I’m not picking on therapists who incorporate energy work–when that is what the client wants–but I will say this: are you trying to be known as a massage therapist or not? The other day I looked over the website of a struggling therapist, and the first thing I noticed was that Reiki was in the top spot on the menu of services. Massage was listed below the energy modalities on the list. If you’re trying to build your reputation as an energy practitioner instead of a massage therapist, that’s going to work for you. If you’re not, it isn’t. There are a certain amount of people who will immediately decide you aren’t the therapist for them and not read any further. This is also a problem with practitioners who do a modality that the general public isn’t really educated about. For example, if your business identity is Mary Jones, Craniosacral Practitioner, you are apt to attract the limited clientele that already knows what craniosacral is. If that’s what’s on your signage and your advertisement, you are not getting a message to people who are seeking a massage therapist. That’s fine–if craniosacral is all you want to do and you don’t care about attracting new clients.

I’ve heard a few other complaints from the public…like therapists who smell like smoke. Therapists who smell like garlic. Therapists wearing perfume. Sheets and face cradle covers that smell of old oil. Cats and dogs in the office. Therapists who ask nosy personal questions that don’t have anything to do with the massage. Therapists who try to pressure sell retail items or sign up clients for MLM companies. Therapists who go outside their scope of practice and give diet and nutritional advice, or psychological advice, when they have no qualifications to do so. The list goes on.

If you take your searching and fearless inventory, and you aren’t guilty of any of these offenses, then consider a few other possibilities. Did you do a market survey before opening your business? Did you ascertain how much competition is in the immediate area? Did you choose to open your business in an environment that’s already saturated? Are you charging a lot more–or a lot less– than your nearest competitors? Is there a parking problem? Are you in an upstairs office with no elevator? Is your entire office handicapped accessible? Do you keep regular hours, and are they plainly posted?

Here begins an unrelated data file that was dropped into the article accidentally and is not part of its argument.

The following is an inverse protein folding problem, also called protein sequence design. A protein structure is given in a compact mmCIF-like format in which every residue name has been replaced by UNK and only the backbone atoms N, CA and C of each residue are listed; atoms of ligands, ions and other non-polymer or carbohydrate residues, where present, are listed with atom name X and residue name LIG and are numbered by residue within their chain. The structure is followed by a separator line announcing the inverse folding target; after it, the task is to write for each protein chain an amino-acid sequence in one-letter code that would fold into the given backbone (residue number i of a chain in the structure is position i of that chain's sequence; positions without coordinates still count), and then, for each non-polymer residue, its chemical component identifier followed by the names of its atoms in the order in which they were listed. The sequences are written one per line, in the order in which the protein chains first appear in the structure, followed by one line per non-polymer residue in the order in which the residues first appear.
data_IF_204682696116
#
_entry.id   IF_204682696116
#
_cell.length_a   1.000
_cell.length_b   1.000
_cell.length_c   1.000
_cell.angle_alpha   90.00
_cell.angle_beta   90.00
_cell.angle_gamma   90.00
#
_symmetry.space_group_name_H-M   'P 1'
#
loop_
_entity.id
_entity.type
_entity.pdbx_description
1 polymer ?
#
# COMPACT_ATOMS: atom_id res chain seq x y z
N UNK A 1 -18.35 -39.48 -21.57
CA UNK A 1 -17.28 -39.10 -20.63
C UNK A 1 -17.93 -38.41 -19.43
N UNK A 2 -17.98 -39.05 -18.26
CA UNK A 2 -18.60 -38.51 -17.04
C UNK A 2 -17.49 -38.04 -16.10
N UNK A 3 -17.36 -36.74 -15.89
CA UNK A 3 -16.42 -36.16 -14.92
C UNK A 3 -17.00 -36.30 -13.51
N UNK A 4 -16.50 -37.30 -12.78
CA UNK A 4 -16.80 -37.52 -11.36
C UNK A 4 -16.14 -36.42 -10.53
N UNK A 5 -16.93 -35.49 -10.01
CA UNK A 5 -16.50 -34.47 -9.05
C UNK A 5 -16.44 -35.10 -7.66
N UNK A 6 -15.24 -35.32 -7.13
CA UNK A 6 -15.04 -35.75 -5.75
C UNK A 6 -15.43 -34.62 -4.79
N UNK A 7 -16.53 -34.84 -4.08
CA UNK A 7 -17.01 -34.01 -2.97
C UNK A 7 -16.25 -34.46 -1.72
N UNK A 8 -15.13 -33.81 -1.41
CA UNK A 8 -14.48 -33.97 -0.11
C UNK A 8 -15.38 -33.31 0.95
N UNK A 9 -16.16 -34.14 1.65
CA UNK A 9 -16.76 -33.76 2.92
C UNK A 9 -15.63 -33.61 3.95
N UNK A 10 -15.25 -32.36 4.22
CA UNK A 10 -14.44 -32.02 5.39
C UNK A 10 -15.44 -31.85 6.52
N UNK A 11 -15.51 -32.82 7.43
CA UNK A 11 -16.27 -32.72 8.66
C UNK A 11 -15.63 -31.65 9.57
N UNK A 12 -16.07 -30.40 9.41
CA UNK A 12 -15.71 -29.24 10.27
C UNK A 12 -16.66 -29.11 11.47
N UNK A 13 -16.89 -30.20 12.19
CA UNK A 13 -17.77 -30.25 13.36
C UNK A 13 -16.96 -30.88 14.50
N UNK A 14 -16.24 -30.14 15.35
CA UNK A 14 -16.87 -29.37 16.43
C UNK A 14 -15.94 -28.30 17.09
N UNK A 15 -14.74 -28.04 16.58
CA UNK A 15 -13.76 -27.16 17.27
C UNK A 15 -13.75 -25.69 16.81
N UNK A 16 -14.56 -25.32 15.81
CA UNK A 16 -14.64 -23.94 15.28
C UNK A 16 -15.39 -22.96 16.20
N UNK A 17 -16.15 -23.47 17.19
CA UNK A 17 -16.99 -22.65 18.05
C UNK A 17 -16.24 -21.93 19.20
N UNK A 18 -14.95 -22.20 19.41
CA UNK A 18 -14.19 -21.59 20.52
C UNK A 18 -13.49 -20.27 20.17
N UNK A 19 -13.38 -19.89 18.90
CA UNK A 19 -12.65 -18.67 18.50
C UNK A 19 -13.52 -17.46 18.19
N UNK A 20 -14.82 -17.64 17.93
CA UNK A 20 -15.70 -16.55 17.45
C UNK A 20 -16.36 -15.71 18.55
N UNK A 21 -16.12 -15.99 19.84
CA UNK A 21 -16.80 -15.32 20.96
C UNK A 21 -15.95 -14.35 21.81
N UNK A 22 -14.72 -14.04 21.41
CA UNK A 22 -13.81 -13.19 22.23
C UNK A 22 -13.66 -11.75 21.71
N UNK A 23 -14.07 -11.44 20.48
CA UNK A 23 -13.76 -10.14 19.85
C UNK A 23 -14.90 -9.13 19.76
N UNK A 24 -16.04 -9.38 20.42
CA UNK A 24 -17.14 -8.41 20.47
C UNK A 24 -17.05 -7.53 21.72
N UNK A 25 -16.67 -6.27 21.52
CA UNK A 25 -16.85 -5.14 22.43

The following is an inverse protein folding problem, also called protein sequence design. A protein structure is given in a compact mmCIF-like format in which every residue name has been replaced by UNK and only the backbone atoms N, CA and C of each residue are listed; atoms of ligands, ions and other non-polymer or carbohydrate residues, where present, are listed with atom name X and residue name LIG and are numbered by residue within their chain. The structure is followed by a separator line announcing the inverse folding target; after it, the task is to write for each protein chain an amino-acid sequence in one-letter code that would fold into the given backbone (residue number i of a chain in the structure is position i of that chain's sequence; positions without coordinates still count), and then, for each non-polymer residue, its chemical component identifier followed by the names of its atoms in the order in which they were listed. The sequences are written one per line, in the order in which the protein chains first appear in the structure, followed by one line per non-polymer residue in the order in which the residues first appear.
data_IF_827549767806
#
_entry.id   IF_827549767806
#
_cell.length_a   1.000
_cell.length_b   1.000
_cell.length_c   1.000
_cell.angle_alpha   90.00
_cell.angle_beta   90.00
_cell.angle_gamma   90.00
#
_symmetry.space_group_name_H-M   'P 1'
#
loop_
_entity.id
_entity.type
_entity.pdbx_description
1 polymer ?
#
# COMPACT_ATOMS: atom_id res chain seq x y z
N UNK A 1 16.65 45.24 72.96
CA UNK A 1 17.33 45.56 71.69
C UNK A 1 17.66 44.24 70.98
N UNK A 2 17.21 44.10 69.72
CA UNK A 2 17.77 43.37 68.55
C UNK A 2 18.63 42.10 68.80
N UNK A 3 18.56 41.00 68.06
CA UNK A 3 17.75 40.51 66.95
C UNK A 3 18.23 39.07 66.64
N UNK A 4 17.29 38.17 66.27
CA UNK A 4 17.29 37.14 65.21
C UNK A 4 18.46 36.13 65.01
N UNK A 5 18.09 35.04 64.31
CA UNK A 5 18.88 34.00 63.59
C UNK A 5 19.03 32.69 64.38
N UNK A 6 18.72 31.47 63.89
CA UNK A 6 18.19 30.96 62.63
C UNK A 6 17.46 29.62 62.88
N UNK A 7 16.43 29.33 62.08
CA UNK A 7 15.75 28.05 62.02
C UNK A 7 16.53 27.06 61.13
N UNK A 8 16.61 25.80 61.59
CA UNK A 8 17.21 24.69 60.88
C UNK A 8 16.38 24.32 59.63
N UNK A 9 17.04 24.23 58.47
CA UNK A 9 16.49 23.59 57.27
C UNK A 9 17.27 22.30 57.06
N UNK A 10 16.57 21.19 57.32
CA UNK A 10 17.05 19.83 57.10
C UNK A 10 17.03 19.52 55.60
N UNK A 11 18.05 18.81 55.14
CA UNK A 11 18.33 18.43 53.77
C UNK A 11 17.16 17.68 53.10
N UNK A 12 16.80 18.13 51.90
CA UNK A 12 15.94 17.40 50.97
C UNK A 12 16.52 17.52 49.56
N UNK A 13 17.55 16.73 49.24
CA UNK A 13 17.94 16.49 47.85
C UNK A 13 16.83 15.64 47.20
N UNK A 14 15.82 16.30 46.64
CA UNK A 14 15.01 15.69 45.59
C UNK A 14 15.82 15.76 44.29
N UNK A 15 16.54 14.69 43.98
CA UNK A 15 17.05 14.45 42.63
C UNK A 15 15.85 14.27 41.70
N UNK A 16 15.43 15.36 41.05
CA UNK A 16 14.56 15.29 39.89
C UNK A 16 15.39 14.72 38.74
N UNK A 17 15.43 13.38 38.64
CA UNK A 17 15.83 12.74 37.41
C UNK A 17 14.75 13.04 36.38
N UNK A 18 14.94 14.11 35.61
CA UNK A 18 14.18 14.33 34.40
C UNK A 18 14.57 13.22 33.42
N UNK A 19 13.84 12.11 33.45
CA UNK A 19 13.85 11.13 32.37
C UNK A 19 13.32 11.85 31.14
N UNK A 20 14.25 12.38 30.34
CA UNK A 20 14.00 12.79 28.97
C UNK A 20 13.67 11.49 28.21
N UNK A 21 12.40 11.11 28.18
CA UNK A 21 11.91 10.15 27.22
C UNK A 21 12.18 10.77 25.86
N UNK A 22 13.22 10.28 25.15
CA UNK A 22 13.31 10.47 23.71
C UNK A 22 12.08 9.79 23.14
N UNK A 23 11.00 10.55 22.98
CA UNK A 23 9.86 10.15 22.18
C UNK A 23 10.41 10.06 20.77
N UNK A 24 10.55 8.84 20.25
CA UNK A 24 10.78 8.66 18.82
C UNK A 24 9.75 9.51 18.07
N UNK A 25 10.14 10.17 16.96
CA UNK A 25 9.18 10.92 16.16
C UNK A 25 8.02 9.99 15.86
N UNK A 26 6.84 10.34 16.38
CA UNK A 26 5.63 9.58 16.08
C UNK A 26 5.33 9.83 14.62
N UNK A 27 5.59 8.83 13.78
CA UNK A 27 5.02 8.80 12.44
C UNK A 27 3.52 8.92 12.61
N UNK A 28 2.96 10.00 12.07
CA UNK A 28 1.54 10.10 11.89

Simple mistakes are sometimes at fault. Like using your cell phone for business and answering with a “Hey, what’s up. Leave a number and I’ll call you back.” That should be “You’ve reached Laura Allen, massage therapist. Please leave your name and number and I’ll call you back within an hour,” or whatever is the shortest time frame you can offer.

The biggest mistake therapists make is sitting around the office waiting for business to come to them. You have to go out and get it. A lot of free business and marketing advice from myself and other experts in the field is available on www.massagelearningnetwork.com. If you’re struggling, don’t give up on yourself just yet. There’s a solution to every problem–and identifying that there’s a problem is the first step in solving it.

16 thoughts on “Problem Solving in Your Practice

  1. Pingback: The Massage Pundit | Massage Magazine | Massage Blog

  2. CNW School of Massage

    Really great information and information that is sometimes hard to admit is happening to you and your business. Dealing with students just out of school I hear a lot of similar complaints about not wanting to be pushy…but also not getting clients to re-book. Not to mention the personal hygiene issues that seem so common sense! It can be hard to do…but we all have to take a serious look at ourselves and ask what am “I” doing wrong and what do “I” have to do to fix it! Thanks for another great article!

  3. David Palmer

    Great post, Laura. You have covered a lot of territory.

    I would like to expand upon an issue that you alluded to in your article. One question rarely addressed by massage schools is the commercial viability of various approaches or techniques.